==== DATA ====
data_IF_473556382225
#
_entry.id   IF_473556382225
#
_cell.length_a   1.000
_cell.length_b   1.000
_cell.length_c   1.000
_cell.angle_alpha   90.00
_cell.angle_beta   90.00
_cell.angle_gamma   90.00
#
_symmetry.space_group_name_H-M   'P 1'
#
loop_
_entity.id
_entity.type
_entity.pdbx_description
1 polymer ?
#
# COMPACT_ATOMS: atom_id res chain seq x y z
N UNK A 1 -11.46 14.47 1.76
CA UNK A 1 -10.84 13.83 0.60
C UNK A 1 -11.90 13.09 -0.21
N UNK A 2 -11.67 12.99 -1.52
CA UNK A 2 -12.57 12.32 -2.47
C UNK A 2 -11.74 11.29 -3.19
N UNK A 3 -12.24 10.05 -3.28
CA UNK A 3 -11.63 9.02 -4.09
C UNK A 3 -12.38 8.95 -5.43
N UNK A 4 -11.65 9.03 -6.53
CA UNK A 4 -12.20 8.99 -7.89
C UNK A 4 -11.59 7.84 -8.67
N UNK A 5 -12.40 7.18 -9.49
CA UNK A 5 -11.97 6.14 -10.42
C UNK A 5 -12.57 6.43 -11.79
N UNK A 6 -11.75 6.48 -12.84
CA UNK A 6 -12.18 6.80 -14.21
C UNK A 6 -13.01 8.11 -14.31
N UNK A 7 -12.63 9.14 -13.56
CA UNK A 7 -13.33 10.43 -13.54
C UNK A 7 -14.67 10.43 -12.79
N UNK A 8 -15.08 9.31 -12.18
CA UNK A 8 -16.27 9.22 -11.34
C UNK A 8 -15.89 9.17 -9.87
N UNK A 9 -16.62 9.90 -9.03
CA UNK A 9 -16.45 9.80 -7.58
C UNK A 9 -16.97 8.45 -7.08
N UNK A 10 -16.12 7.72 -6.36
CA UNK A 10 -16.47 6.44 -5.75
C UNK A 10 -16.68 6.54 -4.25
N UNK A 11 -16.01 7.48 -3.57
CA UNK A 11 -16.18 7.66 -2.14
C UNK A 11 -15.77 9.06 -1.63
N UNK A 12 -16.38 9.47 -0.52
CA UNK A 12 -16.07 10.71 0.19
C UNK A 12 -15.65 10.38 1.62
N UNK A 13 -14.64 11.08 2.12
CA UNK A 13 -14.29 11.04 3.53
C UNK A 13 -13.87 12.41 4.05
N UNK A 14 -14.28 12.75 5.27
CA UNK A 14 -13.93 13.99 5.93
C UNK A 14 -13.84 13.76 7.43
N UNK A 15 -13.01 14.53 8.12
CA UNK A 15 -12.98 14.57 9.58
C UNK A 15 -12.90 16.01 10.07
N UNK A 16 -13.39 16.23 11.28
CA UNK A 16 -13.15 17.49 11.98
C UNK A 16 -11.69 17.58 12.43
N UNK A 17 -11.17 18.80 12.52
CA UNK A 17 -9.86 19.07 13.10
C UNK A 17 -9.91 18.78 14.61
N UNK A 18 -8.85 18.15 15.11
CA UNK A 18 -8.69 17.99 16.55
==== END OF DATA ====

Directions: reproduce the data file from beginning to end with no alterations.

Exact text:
data_IF_473556382225
#
_entry.id   IF_473556382225
#
_cell.length_a   1.000
_cell.length_b   1.000
_cell.length_c   1.000
_cell.angle_alpha   90.00
_cell.angle_beta   90.00
_cell.angle_gamma   90.00
#
_symmetry.space_group_name_H-M   'P 1'
#
loop_
_entity.id
_entity.type
_entity.pdbx_description
1 polymer ?
#
# COMPACT_ATOMS: atom_id res chain seq x y z
N UNK A 1 -11.46 14.47 1.76
CA UNK A 1 -10.84 13.83 0.60
C UNK A 1 -11.90 13.09 -0.21
N UNK A 2 -11.67 12.99 -1.52
CA UNK A 2 -12.57 12.32 -2.47
C UNK A 2 -11.74 11.29 -3.19
N UNK A 3 -12.24 10.05 -3.28
CA UNK A 3 -11.63 9.02 -4.09
C UNK A 3 -12.38 8.95 -5.43
N UNK A 4 -11.65 9.03 -6.53
CA UNK A 4 -12.20 8.99 -7.89
C UNK A 4 -11.59 7.84 -8.67
N UNK A 5 -12.40 7.18 -9.49
CA UNK A 5 -11.97 6.14 -10.42
C UNK A 5 -12.57 6.43 -11.79
N UNK A 6 -11.75 6.48 -12.84
CA UNK A 6 -12.18 6.80 -14.21
C UNK A 6 -13.01 8.11 -14.31
N UNK A 7 -12.63 9.14 -13.56
CA UNK A 7 -13.33 10.43 -13.54
C UNK A 7 -14.67 10.43 -12.79
N UNK A 8 -15.08 9.31 -12.18
CA UNK A 8 -16.27 9.22 -11.34
C UNK A 8 -15.89 9.17 -9.87
N UNK A 9 -16.62 9.90 -9.03
CA UNK A 9 -16.45 9.80 -7.58
C UNK A 9 -16.97 8.45 -7.08
N UNK A 10 -16.12 7.72 -6.36
CA UNK A 10 -16.47 6.44 -5.75
C UNK A 10 -16.68 6.54 -4.25
N UNK A 11 -16.01 7.48 -3.57
CA UNK A 11 -16.18 7.66 -2.14
C UNK A 11 -15.77 9.06 -1.63
N UNK A 12 -16.38 9.47 -0.52
CA UNK A 12 -16.07 10.71 0.19
C UNK A 12 -15.65 10.38 1.62
N UNK A 13 -14.64 11.08 2.12
CA UNK A 13 -14.29 11.04 3.53
C UNK A 13 -13.87 12.41 4.05
N UNK A 14 -14.28 12.75 5.27
CA UNK A 14 -13.93 13.99 5.93
C UNK A 14 -13.84 13.76 7.43
N UNK A 15 -13.01 14.53 8.12
CA UNK A 15 -12.98 14.57 9.58
C UNK A 15 -12.90 16.01 10.07
N UNK A 16 -13.39 16.23 11.28
CA UNK A 16 -13.15 17.49 11.98
C UNK A 16 -11.69 17.58 12.43
N UNK A 17 -11.17 18.80 12.52
CA UNK A 17 -9.86 19.07 13.10
C UNK A 17 -9.91 18.78 14.61
N UNK A 18 -8.85 18.15 15.11
CA UNK A 18 -8.69 17.99 16.55